Government is the problem, not the solution ... and the worst government of all is a federal government distantly removed from the affected voters facing local issues.

Secede now!!

Mon, 09/05/2011 - 02:14 | 1633532 Dick Fitz
Dick Fitz's picture

Although I support Dr Paul 100%, I agree that politics cannot be changed from the inside.

Dr P wants to repeal legal tender and introduce competing currency, but I doubt TPTB will allow that to happen without bloodshed. But it will happen, sooner than many think. The "Internet Reformation" has already changed the game, and TPTB can't put the genie back in the bottle.

Dr P has done more to educate the public about the DC one-party mafia than anyone in modern history, and deserves respect for that.

Mon, 09/05/2011 - 02:27 | 1633543 FEDbuster
FEDbuster's picture

I support Ron Paul, but he would have to be elected Emperor in order to really change things.  Maybe he can go home to TX, be elected Governor and secede from the US?  They would have to build a fence around TX to keep people out, if that were to happen.  Just for fun enjoy this video of Ron Paul going Full Metal Jacket:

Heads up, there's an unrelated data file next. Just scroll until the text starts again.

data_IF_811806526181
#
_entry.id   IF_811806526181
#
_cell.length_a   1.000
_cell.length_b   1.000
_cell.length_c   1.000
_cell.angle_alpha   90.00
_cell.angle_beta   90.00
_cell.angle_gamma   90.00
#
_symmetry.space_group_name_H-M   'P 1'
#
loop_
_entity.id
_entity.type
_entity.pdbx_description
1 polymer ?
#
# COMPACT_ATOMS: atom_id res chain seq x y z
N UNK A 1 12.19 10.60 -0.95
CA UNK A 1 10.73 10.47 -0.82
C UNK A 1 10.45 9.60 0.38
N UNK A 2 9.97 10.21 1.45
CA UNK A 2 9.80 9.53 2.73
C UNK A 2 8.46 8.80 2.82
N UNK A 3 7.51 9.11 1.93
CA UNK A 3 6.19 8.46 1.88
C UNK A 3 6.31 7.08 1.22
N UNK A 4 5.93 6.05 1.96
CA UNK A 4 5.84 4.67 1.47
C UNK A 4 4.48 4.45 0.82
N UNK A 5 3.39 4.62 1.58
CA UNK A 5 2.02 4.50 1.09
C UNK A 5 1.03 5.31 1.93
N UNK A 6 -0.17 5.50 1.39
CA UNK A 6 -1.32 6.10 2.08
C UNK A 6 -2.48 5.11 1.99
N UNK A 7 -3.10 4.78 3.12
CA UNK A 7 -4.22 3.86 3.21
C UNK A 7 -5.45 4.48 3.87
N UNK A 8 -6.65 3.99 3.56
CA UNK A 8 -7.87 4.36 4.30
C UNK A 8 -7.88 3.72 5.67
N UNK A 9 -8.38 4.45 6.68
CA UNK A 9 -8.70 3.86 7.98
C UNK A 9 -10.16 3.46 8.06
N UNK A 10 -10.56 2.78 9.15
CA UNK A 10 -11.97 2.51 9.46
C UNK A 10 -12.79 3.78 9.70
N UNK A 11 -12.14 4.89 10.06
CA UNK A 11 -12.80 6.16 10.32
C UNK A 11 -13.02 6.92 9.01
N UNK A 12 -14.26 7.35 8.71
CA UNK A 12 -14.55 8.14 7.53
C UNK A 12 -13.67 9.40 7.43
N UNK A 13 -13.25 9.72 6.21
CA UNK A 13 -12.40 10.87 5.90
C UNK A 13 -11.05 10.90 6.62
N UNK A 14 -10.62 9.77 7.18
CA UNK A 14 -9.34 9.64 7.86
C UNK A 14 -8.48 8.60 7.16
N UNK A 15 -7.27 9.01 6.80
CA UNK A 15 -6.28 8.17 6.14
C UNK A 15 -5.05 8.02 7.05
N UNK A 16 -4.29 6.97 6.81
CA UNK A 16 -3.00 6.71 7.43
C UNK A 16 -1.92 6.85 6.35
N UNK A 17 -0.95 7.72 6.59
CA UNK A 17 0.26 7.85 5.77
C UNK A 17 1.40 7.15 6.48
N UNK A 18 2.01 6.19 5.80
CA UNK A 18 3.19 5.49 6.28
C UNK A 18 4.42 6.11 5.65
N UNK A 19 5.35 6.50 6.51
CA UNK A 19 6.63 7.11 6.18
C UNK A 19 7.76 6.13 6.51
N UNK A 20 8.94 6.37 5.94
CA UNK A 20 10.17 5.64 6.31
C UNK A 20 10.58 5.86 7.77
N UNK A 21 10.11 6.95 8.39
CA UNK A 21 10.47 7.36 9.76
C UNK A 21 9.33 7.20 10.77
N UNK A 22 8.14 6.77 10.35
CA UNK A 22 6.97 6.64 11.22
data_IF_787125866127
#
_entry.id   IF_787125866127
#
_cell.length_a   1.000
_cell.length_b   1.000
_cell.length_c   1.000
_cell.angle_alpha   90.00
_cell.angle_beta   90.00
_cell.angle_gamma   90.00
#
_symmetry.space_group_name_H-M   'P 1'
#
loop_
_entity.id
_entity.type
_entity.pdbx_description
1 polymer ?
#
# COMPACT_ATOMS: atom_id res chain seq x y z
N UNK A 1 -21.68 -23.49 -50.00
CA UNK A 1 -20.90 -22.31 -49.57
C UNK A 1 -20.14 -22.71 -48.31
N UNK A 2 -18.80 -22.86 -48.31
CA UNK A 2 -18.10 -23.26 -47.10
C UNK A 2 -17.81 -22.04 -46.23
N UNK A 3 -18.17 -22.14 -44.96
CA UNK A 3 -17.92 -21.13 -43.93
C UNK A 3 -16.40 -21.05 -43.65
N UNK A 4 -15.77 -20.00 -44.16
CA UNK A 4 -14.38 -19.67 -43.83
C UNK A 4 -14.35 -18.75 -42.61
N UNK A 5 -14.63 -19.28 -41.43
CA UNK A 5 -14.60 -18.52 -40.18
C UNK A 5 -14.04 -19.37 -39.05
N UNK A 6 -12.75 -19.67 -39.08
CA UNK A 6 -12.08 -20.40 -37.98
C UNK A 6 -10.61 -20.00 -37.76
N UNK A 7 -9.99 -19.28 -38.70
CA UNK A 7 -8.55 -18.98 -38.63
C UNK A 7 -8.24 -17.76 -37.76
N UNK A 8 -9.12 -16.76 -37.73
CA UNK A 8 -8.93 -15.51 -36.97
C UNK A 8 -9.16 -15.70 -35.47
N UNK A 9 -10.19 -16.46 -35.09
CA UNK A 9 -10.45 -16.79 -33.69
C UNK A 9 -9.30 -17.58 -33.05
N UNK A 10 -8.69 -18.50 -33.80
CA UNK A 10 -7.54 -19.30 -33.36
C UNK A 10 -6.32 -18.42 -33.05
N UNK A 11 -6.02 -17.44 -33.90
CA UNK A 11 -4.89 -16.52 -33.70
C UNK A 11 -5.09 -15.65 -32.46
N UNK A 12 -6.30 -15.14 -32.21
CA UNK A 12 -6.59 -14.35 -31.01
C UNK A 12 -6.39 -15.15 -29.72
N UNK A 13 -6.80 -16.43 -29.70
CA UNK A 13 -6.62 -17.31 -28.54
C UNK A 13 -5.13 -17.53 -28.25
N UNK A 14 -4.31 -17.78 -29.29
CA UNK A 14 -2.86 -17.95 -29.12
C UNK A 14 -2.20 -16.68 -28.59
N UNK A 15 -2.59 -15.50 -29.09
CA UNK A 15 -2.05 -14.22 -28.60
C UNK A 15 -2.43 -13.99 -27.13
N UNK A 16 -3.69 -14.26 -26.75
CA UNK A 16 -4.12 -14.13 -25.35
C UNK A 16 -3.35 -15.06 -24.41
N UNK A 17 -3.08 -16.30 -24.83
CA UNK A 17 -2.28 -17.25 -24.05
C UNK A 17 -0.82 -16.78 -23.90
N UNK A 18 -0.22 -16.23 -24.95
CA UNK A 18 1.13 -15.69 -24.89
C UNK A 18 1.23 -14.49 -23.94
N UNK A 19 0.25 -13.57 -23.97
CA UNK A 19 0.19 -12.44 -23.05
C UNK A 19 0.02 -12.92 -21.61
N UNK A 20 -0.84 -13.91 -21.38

Mon, 09/05/2011 - 03:28 | 1633600 RiotActing
RiotActing's picture

Fuck Ron Pail, Mr. Anti government wants to outlaw abortion. How the fuck does that work Mr. Paul? There going to be a private group that enforces this? How does legislating morality square with your "libertarian" ways? He's a joke like all the rest.

Oh yeah, he also doesn't believe in evolution. He's a fucking idiot. His economic policies are not the work of genius. Get over Ron Paul, he actually IS a kook. Ron Paul, what a joke....

Mon, 09/05/2011 - 04:52 | 1633648 bigkahuna
bigkahuna's picture

No-Ron Paul wants to let states determine if it is legal or not.

Mon, 09/05/2011 - 06:44 | 1633681 moregoldplease
moregoldplease's picture

I think you mean he doesn't accept evolution as a fact, something you don't seem to accept either. If you have to believe in something then it takes on an aspect of faith not fact.

Mon, 09/05/2011 - 08:08 | 1633735 Ganja Jane
Ganja Jane's picture

Stop twisting Ron Paul.

He also said his PERSONAL view is that marriage is between a man and a woman. He then stated his personal view shouldn't be forced on the sovereign individual. Let the States and people decide for themselves what constitutes a marriage and get the government out of the licensing personal business.

Seriously. Stop vilifying Dr.Paul.